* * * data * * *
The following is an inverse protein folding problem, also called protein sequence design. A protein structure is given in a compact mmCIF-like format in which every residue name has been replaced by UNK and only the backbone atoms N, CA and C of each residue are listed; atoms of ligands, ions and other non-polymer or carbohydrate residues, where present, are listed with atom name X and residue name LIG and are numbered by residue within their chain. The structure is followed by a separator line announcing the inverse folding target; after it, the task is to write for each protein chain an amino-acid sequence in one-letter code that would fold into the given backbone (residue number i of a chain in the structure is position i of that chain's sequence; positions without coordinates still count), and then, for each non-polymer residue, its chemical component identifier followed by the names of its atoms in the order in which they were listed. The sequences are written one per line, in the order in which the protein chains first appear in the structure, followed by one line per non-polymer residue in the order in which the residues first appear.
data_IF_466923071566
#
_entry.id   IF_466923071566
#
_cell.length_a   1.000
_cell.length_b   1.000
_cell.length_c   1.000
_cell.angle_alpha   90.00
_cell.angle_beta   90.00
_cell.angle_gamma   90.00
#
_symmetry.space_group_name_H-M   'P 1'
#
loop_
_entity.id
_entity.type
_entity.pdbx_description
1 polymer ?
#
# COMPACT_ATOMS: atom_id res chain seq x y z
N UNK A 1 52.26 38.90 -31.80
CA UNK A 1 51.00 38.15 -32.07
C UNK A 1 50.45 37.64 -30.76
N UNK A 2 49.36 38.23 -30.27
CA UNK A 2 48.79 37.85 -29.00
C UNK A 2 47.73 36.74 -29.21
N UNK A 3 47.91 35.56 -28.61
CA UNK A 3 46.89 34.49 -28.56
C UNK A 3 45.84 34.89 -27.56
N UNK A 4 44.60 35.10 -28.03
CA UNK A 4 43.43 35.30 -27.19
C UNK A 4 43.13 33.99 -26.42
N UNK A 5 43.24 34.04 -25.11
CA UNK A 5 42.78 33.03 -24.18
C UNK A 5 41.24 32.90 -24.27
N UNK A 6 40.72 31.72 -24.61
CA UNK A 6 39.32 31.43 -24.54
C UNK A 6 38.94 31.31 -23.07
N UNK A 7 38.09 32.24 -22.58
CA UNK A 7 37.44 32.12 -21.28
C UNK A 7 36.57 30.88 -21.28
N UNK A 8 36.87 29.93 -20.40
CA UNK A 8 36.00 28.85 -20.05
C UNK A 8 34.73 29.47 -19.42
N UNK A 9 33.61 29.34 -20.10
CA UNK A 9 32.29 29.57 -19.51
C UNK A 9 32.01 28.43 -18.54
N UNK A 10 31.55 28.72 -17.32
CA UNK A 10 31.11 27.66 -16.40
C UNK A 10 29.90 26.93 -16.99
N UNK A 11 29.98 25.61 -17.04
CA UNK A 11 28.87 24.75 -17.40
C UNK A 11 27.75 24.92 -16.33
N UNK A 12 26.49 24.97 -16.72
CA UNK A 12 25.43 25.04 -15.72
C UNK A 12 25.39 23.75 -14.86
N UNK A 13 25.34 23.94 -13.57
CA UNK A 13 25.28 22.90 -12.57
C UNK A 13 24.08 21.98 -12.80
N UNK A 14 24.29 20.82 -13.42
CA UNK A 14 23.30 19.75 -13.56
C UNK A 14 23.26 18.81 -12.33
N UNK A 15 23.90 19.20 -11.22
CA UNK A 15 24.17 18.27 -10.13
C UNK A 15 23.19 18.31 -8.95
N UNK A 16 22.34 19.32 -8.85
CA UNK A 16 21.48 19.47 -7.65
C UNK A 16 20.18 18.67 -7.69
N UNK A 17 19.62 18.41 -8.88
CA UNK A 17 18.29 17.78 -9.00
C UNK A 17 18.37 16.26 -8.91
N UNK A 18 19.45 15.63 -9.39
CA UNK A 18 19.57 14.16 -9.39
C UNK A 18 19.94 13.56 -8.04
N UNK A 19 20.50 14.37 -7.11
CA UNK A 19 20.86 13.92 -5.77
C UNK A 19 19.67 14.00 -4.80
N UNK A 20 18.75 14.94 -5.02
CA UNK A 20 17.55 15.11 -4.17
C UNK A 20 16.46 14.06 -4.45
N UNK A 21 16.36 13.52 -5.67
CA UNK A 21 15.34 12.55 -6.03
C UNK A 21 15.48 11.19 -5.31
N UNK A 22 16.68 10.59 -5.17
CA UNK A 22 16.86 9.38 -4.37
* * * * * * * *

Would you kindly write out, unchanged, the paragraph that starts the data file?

The following is an inverse protein folding problem, also called protein sequence design. A protein structure is given in a compact mmCIF-like format in which every residue name has been replaced by UNK and only the backbone atoms N, CA and C of each residue are listed; atoms of ligands, ions and other non-polymer or carbohydrate residues, where present, are listed with atom name X and residue name LIG and are numbered by residue within their chain. The structure is followed by a separator line announcing the inverse folding target; after it, the task is to write for each protein chain an amino-acid sequence in one-letter code that would fold into the given backbone (residue number i of a chain in the structure is position i of that chain's sequence; positions without coordinates still count), and then, for each non-polymer residue, its chemical component identifier followed by the names of its atoms in the order in which they were listed. The sequences are written one per line, in the order in which the protein chains first appear in the structure, followed by one line per non-polymer residue in the order in which the residues first appear.